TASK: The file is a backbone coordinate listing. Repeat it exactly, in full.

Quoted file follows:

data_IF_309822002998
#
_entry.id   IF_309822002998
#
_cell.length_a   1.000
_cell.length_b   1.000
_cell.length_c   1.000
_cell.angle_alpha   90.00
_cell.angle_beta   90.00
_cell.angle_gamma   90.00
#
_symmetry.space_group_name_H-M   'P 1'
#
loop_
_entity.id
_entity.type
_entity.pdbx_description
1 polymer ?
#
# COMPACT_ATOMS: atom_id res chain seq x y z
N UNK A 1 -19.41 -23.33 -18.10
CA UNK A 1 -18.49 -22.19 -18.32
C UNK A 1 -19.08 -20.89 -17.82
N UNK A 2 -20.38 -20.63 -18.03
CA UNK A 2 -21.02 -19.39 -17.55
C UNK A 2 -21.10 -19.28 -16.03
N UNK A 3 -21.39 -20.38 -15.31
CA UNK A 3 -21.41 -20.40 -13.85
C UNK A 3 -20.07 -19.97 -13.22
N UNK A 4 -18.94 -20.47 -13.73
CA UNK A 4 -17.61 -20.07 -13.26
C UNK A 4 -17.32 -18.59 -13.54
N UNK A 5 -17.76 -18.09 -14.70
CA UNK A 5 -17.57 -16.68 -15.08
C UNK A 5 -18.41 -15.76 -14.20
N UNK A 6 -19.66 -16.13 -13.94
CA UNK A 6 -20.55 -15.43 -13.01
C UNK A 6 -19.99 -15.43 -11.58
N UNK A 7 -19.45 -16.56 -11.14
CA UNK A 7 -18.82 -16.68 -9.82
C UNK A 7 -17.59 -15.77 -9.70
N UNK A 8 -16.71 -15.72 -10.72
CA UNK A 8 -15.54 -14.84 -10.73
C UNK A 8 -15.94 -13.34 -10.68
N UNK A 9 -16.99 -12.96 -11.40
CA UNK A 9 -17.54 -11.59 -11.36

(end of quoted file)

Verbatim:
data_IF_309822002998
#
_entry.id   IF_309822002998
#
_cell.length_a   1.000
_cell.length_b   1.000
_cell.length_c   1.000
_cell.angle_alpha   90.00
_cell.angle_beta   90.00
_cell.angle_gamma   90.00
#
_symmetry.space_group_name_H-M   'P 1'
#
loop_
_entity.id
_entity.type
_entity.pdbx_description
1 polymer ?
#
# COMPACT_ATOMS: atom_id res chain seq x y z
N UNK A 1 -19.41 -23.33 -18.10
CA UNK A 1 -18.49 -22.19 -18.32
C UNK A 1 -19.08 -20.89 -17.82
N UNK A 2 -20.38 -20.63 -18.03
CA UNK A 2 -21.02 -19.39 -17.55
C UNK A 2 -21.10 -19.28 -16.03
N UNK A 3 -21.39 -20.38 -15.31
CA UNK A 3 -21.41 -20.40 -13.85
C UNK A 3 -20.07 -19.97 -13.22
N UNK A 4 -18.94 -20.47 -13.73
CA UNK A 4 -17.61 -20.07 -13.26
C UNK A 4 -17.32 -18.59 -13.54
N UNK A 5 -17.76 -18.09 -14.70
CA UNK A 5 -17.57 -16.68 -15.08
C UNK A 5 -18.41 -15.76 -14.20
N UNK A 6 -19.66 -16.13 -13.94
CA UNK A 6 -20.55 -15.43 -13.01
C UNK A 6 -19.99 -15.43 -11.58
N UNK A 7 -19.45 -16.56 -11.14
CA UNK A 7 -18.82 -16.68 -9.82
C UNK A 7 -17.59 -15.77 -9.70
N UNK A 8 -16.71 -15.72 -10.72
CA UNK A 8 -15.54 -14.84 -10.73
C UNK A 8 -15.94 -13.34 -10.68
N UNK A 9 -16.99 -12.96 -11.40
CA UNK A 9 -17.54 -11.59 -11.36